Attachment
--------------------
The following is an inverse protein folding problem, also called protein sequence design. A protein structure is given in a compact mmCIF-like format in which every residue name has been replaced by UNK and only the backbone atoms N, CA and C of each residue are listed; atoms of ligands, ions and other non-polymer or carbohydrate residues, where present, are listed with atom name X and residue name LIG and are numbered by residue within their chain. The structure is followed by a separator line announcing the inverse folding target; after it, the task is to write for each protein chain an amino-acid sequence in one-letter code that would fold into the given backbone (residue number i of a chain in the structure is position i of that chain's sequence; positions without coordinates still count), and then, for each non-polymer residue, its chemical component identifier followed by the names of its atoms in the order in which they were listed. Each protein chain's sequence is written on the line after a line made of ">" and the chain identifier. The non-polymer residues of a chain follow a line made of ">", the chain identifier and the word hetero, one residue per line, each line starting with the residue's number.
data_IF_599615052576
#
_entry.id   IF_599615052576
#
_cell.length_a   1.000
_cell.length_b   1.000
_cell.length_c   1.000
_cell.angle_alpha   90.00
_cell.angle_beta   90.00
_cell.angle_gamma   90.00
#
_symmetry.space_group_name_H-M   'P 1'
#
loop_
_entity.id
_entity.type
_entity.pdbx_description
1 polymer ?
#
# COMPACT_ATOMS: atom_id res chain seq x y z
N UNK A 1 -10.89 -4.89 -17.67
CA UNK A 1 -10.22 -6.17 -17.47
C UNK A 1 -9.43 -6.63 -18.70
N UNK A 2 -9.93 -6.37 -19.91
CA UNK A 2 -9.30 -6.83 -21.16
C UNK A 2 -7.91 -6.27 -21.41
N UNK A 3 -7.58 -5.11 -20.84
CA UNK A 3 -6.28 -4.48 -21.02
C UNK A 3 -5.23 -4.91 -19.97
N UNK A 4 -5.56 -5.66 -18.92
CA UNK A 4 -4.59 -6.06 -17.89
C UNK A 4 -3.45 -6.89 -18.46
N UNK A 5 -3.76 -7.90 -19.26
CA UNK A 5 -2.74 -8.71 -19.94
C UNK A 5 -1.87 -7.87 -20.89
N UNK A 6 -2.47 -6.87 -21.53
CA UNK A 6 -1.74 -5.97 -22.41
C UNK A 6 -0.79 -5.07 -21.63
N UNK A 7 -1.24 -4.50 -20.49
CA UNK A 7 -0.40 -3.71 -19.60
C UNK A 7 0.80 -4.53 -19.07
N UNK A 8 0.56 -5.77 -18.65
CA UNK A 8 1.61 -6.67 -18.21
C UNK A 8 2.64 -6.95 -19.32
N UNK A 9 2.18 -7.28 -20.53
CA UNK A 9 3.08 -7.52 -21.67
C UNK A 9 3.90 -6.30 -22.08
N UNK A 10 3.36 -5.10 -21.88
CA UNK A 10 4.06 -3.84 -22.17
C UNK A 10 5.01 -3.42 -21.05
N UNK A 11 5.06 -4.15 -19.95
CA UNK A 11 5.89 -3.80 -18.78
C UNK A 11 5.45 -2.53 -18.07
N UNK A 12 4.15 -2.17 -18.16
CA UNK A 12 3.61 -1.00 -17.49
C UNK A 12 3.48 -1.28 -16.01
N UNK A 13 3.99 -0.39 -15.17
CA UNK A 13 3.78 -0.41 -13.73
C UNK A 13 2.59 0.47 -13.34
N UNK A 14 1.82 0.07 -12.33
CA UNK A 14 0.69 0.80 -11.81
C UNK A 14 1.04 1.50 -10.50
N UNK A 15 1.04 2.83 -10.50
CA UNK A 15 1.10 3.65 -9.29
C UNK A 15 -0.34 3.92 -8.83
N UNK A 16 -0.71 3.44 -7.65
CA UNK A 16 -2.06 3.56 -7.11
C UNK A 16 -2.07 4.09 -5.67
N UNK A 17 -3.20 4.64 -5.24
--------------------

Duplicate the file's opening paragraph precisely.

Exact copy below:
The following is an inverse protein folding problem, also called protein sequence design. A protein structure is given in a compact mmCIF-like format in which every residue name has been replaced by UNK and only the backbone atoms N, CA and C of each residue are listed; atoms of ligands, ions and other non-polymer or carbohydrate residues, where present, are listed with atom name X and residue name LIG and are numbered by residue within their chain. The structure is followed by a separator line announcing the inverse folding target; after it, the task is to write for each protein chain an amino-acid sequence in one-letter code that would fold into the given backbone (residue number i of a chain in the structure is position i of that chain's sequence; positions without coordinates still count), and then, for each non-polymer residue, its chemical component identifier followed by the names of its atoms in the order in which they were listed. Each protein chain's sequence is written on the line after a line made of ">" and the chain identifier. The non-polymer residues of a chain follow a line made of ">", the chain identifier and the word hetero, one residue per line, each line starting with the residue's number.